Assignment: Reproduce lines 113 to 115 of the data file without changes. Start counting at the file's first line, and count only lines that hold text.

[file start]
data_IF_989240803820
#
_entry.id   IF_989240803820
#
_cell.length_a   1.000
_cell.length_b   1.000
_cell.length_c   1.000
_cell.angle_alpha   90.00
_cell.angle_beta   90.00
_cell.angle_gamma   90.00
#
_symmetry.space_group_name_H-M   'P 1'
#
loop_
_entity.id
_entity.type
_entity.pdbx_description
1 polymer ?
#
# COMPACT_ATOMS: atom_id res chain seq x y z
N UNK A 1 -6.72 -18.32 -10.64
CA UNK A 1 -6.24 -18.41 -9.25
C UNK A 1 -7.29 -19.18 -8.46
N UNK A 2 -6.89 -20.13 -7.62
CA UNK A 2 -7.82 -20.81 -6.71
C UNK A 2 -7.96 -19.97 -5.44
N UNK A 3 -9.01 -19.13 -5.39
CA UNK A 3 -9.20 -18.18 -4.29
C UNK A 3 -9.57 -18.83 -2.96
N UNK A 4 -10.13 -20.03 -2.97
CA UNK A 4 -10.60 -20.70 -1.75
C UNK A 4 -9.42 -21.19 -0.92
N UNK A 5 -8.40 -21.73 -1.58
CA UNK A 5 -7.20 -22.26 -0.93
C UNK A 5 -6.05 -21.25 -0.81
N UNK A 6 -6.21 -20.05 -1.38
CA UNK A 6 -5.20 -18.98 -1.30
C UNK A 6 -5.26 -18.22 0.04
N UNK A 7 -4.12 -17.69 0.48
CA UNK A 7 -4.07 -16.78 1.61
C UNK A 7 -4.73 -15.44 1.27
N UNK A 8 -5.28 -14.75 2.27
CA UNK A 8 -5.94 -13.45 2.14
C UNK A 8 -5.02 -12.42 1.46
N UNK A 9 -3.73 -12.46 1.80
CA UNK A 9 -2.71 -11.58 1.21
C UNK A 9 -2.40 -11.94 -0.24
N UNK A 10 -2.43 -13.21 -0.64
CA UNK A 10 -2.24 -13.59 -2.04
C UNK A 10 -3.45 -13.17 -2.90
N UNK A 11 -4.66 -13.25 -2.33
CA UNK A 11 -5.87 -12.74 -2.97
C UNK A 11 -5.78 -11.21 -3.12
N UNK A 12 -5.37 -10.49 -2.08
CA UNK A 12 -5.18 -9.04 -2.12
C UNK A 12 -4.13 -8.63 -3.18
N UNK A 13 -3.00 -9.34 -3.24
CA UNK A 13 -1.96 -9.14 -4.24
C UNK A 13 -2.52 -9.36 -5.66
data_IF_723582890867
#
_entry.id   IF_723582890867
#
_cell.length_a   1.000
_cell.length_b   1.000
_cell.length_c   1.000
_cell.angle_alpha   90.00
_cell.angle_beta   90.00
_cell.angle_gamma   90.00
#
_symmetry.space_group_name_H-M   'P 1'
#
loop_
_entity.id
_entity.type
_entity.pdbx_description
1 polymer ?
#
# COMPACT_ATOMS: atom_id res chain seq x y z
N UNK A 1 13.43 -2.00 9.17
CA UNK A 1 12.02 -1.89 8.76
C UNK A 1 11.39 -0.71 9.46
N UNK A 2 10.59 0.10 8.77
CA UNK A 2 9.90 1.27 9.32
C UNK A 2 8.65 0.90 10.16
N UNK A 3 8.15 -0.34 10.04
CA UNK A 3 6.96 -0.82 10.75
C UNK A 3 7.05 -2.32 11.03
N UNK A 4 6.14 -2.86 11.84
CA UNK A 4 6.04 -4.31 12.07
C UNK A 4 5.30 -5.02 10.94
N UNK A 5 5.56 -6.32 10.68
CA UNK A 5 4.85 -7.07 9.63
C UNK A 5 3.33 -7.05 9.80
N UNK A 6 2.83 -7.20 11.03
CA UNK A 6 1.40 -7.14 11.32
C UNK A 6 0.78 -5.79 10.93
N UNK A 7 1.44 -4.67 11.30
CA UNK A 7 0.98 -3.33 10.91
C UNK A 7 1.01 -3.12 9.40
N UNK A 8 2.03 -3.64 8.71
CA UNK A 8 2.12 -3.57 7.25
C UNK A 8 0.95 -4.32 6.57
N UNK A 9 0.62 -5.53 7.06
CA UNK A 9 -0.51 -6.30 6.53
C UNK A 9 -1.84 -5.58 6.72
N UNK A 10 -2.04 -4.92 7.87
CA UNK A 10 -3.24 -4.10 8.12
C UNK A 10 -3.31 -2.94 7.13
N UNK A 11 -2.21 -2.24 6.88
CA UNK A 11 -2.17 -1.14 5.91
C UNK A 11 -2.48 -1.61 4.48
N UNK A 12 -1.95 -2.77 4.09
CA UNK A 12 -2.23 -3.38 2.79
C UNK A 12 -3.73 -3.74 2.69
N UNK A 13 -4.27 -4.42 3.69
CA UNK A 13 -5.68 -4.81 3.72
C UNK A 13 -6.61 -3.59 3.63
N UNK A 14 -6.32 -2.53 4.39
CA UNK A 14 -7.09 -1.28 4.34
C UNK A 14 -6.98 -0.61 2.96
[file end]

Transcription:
N UNK A 12 -1.95 -2.77 4.09
CA UNK A 12 -2.23 -3.38 2.79
C UNK A 12 -3.73 -3.74 2.69